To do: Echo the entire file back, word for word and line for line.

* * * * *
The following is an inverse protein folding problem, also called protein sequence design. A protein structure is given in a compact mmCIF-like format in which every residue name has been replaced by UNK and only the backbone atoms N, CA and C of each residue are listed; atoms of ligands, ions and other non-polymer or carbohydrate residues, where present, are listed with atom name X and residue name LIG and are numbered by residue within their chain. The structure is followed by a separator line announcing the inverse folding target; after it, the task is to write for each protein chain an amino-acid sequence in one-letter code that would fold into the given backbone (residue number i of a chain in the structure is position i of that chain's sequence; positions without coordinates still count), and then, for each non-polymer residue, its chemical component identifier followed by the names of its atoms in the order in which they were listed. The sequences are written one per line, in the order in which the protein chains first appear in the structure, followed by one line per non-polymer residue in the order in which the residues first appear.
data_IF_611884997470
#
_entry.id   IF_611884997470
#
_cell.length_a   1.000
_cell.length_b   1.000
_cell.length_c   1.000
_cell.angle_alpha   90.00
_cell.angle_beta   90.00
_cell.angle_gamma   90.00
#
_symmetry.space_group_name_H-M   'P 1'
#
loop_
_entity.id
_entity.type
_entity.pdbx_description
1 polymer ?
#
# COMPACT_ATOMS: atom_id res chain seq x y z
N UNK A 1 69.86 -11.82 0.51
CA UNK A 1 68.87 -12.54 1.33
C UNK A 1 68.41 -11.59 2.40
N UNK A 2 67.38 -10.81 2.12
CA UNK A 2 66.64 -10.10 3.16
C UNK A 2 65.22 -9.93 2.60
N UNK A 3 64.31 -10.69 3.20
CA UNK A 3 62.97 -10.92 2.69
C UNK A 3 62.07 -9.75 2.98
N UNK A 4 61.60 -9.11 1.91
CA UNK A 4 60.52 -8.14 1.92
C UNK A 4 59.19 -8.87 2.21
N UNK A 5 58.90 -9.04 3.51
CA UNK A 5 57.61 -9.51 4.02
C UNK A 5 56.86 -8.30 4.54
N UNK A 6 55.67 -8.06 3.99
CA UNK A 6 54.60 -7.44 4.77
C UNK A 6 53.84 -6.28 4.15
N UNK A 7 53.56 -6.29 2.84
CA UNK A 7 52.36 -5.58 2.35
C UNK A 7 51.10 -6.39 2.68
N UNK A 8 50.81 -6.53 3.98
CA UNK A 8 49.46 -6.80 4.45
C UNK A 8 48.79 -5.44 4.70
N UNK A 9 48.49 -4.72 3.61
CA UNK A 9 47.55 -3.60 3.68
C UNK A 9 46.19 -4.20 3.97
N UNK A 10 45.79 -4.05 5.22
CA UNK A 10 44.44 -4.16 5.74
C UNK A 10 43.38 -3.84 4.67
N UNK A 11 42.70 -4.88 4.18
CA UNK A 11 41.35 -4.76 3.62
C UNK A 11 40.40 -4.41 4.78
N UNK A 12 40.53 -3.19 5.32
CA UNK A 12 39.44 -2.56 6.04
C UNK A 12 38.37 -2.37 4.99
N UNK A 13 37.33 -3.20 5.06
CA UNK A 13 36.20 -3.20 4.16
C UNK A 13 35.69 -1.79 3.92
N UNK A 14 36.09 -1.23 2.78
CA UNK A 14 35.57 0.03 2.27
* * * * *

The following is an inverse protein folding problem, also called protein sequence design. A protein structure is given in a compact mmCIF-like format in which every residue name has been replaced by UNK and only the backbone atoms N, CA and C of each residue are listed; atoms of ligands, ions and other non-polymer or carbohydrate residues, where present, are listed with atom name X and residue name LIG and are numbered by residue within their chain. The structure is followed by a separator line announcing the inverse folding target; after it, the task is to write for each protein chain an amino-acid sequence in one-letter code that would fold into the given backbone (residue number i of a chain in the structure is position i of that chain's sequence; positions without coordinates still count), and then, for each non-polymer residue, its chemical component identifier followed by the names of its atoms in the order in which they were listed. The sequences are written one per line, in the order in which the protein chains first appear in the structure, followed by one line per non-polymer residue in the order in which the residues first appear.
data_IF_611884997470
#
_entry.id   IF_611884997470
#
_cell.length_a   1.000
_cell.length_b   1.000
_cell.length_c   1.000
_cell.angle_alpha   90.00
_cell.angle_beta   90.00
_cell.angle_gamma   90.00
#
_symmetry.space_group_name_H-M   'P 1'
#
loop_
_entity.id
_entity.type
_entity.pdbx_description
1 polymer ?
#
# COMPACT_ATOMS: atom_id res chain seq x y z
N UNK A 1 69.86 -11.82 0.51
CA UNK A 1 68.87 -12.54 1.33
C UNK A 1 68.41 -11.59 2.40
N UNK A 2 67.38 -10.81 2.12
CA UNK A 2 66.64 -10.10 3.16
C UNK A 2 65.22 -9.93 2.60
N UNK A 3 64.31 -10.69 3.20
CA UNK A 3 62.97 -10.92 2.69
C UNK A 3 62.07 -9.75 2.98
N UNK A 4 61.60 -9.11 1.91
CA UNK A 4 60.52 -8.14 1.92
C UNK A 4 59.19 -8.87 2.21
N UNK A 5 58.90 -9.04 3.51
CA UNK A 5 57.61 -9.51 4.02
C UNK A 5 56.86 -8.30 4.54
N UNK A 6 55.67 -8.06 3.99
CA UNK A 6 54.60 -7.44 4.77
C UNK A 6 53.84 -6.28 4.15
N UNK A 7 53.56 -6.29 2.84
CA UNK A 7 52.36 -5.58 2.35
C UNK A 7 51.10 -6.39 2.68
N UNK A 8 50.81 -6.53 3.98
CA UNK A 8 49.46 -6.80 4.45
C UNK A 8 48.79 -5.44 4.70
N UNK A 9 48.49 -4.72 3.61
CA UNK A 9 47.55 -3.60 3.68
C UNK A 9 46.19 -4.20 3.97
N UNK A 10 45.79 -4.05 5.22
CA UNK A 10 44.44 -4.16 5.74
C UNK A 10 43.38 -3.84 4.67
N UNK A 11 42.70 -4.88 4.18
CA UNK A 11 41.35 -4.76 3.62
C UNK A 11 40.40 -4.41 4.78
N UNK A 12 40.53 -3.19 5.32
CA UNK A 12 39.44 -2.56 6.04
C UNK A 12 38.37 -2.37 4.99
N UNK A 13 37.33 -3.20 5.06
CA UNK A 13 36.20 -3.20 4.16
C UNK A 13 35.69 -1.79 3.92
N UNK A 14 36.09 -1.23 2.78
CA UNK A 14 35.57 0.03 2.27